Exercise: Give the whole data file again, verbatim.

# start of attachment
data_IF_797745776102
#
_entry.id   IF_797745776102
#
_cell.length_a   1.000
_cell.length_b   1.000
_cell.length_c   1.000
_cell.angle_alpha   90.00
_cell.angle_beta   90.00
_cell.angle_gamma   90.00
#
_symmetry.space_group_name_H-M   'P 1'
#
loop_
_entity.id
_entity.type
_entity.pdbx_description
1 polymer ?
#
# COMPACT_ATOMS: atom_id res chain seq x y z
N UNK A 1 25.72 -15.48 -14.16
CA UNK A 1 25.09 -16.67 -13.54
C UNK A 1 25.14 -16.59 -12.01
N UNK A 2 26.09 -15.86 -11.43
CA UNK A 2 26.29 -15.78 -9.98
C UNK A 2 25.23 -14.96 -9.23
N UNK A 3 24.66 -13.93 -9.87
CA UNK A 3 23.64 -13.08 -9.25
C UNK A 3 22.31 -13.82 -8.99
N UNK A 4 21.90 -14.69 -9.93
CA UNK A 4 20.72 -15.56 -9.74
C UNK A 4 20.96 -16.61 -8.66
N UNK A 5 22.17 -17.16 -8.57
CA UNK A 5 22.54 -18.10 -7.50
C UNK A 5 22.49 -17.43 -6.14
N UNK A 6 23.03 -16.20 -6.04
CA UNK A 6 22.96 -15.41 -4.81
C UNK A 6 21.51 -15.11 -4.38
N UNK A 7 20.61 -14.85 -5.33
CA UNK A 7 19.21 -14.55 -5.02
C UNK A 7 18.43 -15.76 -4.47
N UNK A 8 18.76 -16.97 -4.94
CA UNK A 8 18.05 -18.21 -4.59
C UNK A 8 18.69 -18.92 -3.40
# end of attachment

data_IF_797745776102
#
_entry.id   IF_797745776102
#
_cell.length_a   1.000
_cell.length_b   1.000
_cell.length_c   1.000
_cell.angle_alpha   90.00
_cell.angle_beta   90.00
_cell.angle_gamma   90.00
#
_symmetry.space_group_name_H-M   'P 1'
#
loop_
_entity.id
_entity.type
_entity.pdbx_description
1 polymer ?
#
# COMPACT_ATOMS: atom_id res chain seq x y z
N UNK A 1 25.72 -15.48 -14.16
CA UNK A 1 25.09 -16.67 -13.54
C UNK A 1 25.14 -16.59 -12.01
N UNK A 2 26.09 -15.86 -11.43
CA UNK A 2 26.29 -15.78 -9.98
C UNK A 2 25.23 -14.96 -9.23
N UNK A 3 24.66 -13.93 -9.87
CA UNK A 3 23.64 -13.08 -9.25
C UNK A 3 22.31 -13.82 -8.99
N UNK A 4 21.90 -14.69 -9.93
CA UNK A 4 20.72 -15.56 -9.74
C UNK A 4 20.96 -16.61 -8.66
N UNK A 5 22.17 -17.16 -8.57
CA UNK A 5 22.54 -18.10 -7.50
C UNK A 5 22.49 -17.43 -6.14
N UNK A 6 23.03 -16.20 -6.04
CA UNK A 6 22.96 -15.41 -4.81
C UNK A 6 21.51 -15.11 -4.38
N UNK A 7 20.61 -14.85 -5.33
CA UNK A 7 19.21 -14.55 -5.02
C UNK A 7 18.43 -15.76 -4.47
N UNK A 8 18.76 -16.97 -4.94
CA UNK A 8 18.05 -18.21 -4.59
C UNK A 8 18.69 -18.92 -3.40